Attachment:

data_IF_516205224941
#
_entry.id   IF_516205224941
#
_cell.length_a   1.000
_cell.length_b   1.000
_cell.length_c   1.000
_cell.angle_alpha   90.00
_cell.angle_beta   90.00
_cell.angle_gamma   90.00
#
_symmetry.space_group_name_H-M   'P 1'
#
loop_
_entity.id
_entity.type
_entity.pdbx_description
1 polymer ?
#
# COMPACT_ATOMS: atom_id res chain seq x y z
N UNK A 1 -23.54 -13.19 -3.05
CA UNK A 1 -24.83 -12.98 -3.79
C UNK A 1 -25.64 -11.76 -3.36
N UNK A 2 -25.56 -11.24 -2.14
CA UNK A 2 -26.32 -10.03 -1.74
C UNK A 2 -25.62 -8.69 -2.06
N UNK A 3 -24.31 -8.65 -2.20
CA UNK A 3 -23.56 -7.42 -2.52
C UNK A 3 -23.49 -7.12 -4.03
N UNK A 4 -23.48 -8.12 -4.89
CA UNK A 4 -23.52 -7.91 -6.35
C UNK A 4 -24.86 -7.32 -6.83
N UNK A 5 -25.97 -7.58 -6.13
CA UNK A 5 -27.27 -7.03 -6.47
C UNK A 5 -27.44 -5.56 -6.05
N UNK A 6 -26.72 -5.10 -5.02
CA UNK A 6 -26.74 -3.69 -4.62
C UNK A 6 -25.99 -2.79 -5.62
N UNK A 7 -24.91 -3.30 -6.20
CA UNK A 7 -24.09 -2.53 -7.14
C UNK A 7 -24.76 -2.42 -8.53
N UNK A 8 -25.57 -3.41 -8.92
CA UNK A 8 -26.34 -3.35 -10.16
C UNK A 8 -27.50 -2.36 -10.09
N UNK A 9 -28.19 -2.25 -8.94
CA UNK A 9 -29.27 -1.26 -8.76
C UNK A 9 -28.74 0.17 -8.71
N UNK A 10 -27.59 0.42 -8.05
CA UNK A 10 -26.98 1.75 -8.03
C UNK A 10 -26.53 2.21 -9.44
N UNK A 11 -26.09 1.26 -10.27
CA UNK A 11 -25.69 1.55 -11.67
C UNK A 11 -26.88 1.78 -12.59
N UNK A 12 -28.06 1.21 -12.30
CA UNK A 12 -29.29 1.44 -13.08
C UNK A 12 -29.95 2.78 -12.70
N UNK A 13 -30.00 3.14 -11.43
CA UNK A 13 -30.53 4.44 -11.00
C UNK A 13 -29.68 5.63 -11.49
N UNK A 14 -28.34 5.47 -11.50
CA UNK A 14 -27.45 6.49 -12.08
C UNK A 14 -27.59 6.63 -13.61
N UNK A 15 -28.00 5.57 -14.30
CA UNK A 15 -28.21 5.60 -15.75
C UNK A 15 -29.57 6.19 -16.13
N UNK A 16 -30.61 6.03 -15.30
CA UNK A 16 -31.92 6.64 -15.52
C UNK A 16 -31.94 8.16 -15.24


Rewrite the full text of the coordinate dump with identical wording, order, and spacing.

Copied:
data_IF_516205224941
#
_entry.id   IF_516205224941
#
_cell.length_a   1.000
_cell.length_b   1.000
_cell.length_c   1.000
_cell.angle_alpha   90.00
_cell.angle_beta   90.00
_cell.angle_gamma   90.00
#
_symmetry.space_group_name_H-M   'P 1'
#
loop_
_entity.id
_entity.type
_entity.pdbx_description
1 polymer ?
#
# COMPACT_ATOMS: atom_id res chain seq x y z
N UNK A 1 -23.54 -13.19 -3.05
CA UNK A 1 -24.83 -12.98 -3.79
C UNK A 1 -25.64 -11.76 -3.36
N UNK A 2 -25.56 -11.24 -2.14
CA UNK A 2 -26.32 -10.03 -1.74
C UNK A 2 -25.62 -8.69 -2.06
N UNK A 3 -24.31 -8.65 -2.20
CA UNK A 3 -23.56 -7.42 -2.52
C UNK A 3 -23.49 -7.12 -4.03
N UNK A 4 -23.48 -8.12 -4.89
CA UNK A 4 -23.52 -7.91 -6.35
C UNK A 4 -24.86 -7.32 -6.83
N UNK A 5 -25.97 -7.58 -6.13
CA UNK A 5 -27.27 -7.03 -6.47
C UNK A 5 -27.44 -5.56 -6.05
N UNK A 6 -26.72 -5.10 -5.02
CA UNK A 6 -26.74 -3.69 -4.62
C UNK A 6 -25.99 -2.79 -5.62
N UNK A 7 -24.91 -3.30 -6.20
CA UNK A 7 -24.09 -2.53 -7.14
C UNK A 7 -24.76 -2.42 -8.53
N UNK A 8 -25.57 -3.41 -8.92
CA UNK A 8 -26.34 -3.35 -10.16
C UNK A 8 -27.50 -2.36 -10.09
N UNK A 9 -28.19 -2.25 -8.94
CA UNK A 9 -29.27 -1.26 -8.76
C UNK A 9 -28.74 0.17 -8.71
N UNK A 10 -27.59 0.42 -8.05
CA UNK A 10 -26.98 1.75 -8.03
C UNK A 10 -26.53 2.21 -9.44
N UNK A 11 -26.09 1.26 -10.27
CA UNK A 11 -25.69 1.55 -11.67
C UNK A 11 -26.88 1.78 -12.59
N UNK A 12 -28.06 1.21 -12.30
CA UNK A 12 -29.29 1.44 -13.08
C UNK A 12 -29.95 2.78 -12.70
N UNK A 13 -30.00 3.14 -11.43
CA UNK A 13 -30.53 4.44 -11.00
C UNK A 13 -29.68 5.63 -11.49
N UNK A 14 -28.34 5.47 -11.50
CA UNK A 14 -27.45 6.49 -12.08
C UNK A 14 -27.59 6.63 -13.61
N UNK A 15 -28.00 5.57 -14.30
CA UNK A 15 -28.21 5.60 -15.75
C UNK A 15 -29.57 6.19 -16.13
N UNK A 16 -30.61 6.03 -15.30
CA UNK A 16 -31.92 6.64 -15.52
C UNK A 16 -31.94 8.16 -15.24